Novel nanoscale fiber-optic stress sensors: for mechanical probing at the molecular and cellular levels

Underlying most biological processes are unique nanobiomechanical events that help drive reactions and guide chemical pathways. These small force cues can be subtle and difficult to follow, but they are a complex part of environmental response and life support. With the continuous development of ultrasensitive nanostress instruments, observing, measuring and manipulating these force processes in vitro and even in vivo has been an ongoing goal to gain a more complete understanding of biomechanical phenomena.

Underlying most biological processes are unique nanobiomechanical events that help drive reactions and guide chemical pathways. These small force cues can be subtle and difficult to follow, but they are a complex part of environmental response and life support. With the continuous development of ultrasensitive nanostress instruments, observing, measuring and manipulating these force processes in vitro and even in vivo has been an ongoing goal to gain a more complete understanding of biomechanical phenomena.

Novel nanoscale fiber-optic stress sensors: for mechanical probing at the molecular and cellular levels

Figure 1 Overview of the NOFT system. a, Hooke’s law can be used to model the response of the NOFT platform. The spring constant of the polymer cladding as well as the scattering intensity of the NPs increase with the compression of the film. b, Overall workflow for fabricating NOFT devices: SnO2 waveguide synthesis; generation of compressible polymer grafts; attachment of gold nanoparticles; far-field imaging, data acquisition and analysis

Currently, it is possible to obtain real-time information from individual molecules to larger cellular structures and tissues. However, scaling down the size of nanomechanical sensors remains challenging due to force feedback mechanisms and active components. Having a compact force sensor enables many measurements, including intracellular monitoring, minimally invasive detection, and high-resolution detection. Ideally, the sensor is small enough to minimize the inflammatory response, with high resolution and the ability to track multiple mechanical events simultaneously. Equally important as size is the ability to operate in different modes and detect various types of nanoforce features. For example, in a direct contact mode, the sensor would be able to sense tiny forces acting on it, however, it would also be advantageous to have a non-contact mode where the sensor detects signals such as sound waves originating from volume changes or moving masses. To do this, the sensor must be designed to interact with the sound waves and produce a detectable signal above the noise level. The realization of these new ultrasensitive force sensors requires new methods and innovative engineering. There is a current need to develop ultrasensitive nanomechanical instruments with high spatial and force resolution and capable of operating in various biological environments.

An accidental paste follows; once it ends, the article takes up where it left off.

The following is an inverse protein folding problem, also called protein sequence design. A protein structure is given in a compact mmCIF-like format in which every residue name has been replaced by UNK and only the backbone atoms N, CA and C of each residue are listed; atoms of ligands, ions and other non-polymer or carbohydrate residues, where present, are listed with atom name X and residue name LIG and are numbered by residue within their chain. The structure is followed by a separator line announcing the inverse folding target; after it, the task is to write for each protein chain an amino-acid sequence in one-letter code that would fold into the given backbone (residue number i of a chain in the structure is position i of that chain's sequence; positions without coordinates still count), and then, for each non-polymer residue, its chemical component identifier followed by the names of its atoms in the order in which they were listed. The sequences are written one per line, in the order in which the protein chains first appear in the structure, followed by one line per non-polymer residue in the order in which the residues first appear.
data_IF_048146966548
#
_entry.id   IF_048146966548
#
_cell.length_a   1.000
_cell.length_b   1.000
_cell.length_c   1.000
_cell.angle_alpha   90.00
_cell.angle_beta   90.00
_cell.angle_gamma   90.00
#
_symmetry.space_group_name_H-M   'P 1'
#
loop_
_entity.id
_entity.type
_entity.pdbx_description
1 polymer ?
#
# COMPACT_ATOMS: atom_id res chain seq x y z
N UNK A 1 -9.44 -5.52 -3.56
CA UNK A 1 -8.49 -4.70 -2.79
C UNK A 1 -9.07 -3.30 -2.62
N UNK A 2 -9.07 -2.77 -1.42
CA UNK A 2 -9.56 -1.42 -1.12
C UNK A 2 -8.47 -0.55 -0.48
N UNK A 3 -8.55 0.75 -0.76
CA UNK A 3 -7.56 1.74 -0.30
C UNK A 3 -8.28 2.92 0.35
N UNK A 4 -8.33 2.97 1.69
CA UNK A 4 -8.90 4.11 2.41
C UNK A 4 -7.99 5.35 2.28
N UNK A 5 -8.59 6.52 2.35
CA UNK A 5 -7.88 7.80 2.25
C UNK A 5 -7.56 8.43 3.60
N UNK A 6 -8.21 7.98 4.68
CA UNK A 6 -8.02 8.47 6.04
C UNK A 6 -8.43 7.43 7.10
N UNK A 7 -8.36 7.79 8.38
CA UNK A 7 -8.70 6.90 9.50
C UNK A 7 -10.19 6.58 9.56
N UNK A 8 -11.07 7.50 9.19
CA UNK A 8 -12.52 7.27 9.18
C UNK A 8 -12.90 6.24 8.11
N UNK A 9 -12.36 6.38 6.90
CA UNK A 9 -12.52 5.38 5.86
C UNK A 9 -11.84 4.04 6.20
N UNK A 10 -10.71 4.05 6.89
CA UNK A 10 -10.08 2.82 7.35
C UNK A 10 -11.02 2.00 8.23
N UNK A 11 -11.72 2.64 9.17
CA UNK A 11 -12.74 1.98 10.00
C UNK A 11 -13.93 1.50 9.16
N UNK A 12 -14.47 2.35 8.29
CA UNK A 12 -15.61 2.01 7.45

Figure 2. NOFT operation for detection of nanomechanical signals. a, General schematic of the NOFT system when set up to detect mechanical or acoustic features. Data processing of the acoustic signals includes Fourier transform (FT) of the collected scattered signals. b, The ratio of the scattered signal over the mean signal (coefficient of variance) to the mean scattered signal of NOTF devices with or without bacteria. c, FT of light scattering signals from NOFT devices in the presence and absence of cardiomyocytes

Scientists at the University of California, San Diego have proposed a compact nanofiber optical stress sensor (NOFT) with sub-picoNewtonian force sensitivity and nanoscale scale, paving the way for exploring complex mechanical phenomena within biomolecular systems. The NOFT platform consists of SnO2 nanofiber fibers equipped with thin, compressible polymer cladding filled with plasmonic nanoparticles (NPs). This combination allows to quantify the angstrom-scale motion of NPs by tracking the optical scattering as they interact with the near-field of the fiber. Once the mechanical properties of the compressible cladding are fully characterized, the distance-dependent optical signal can be converted into force. In this protocol, the details of the synthesis, characterization and calibration of the NOFT system are described. The overall protocol from synthesis of nanofiber optics to acquisition of nanostress data required 72 hours. The related content is titled “Nanoscale fiber-optic force sensors for mechanical probing at themolecular and cellular level”, published in the journal “Nature Protocols”.

Figure 3 Near-field scattering and attachment of gold nanoparticles. a, Experimental data showing the normalized scattering intensity of individual gold nanoparticles separated from WG-NPs using self-assembled polyelectrolyte layers. b, Top: Schematic illustration of attached NP reference and transmission electron microscopy (TEM) images after deposition on SnO2 nanofibers.Bottom: Schematic illustration of NP sensor attachment and TEM image after deposition on SnO2 nanofibers

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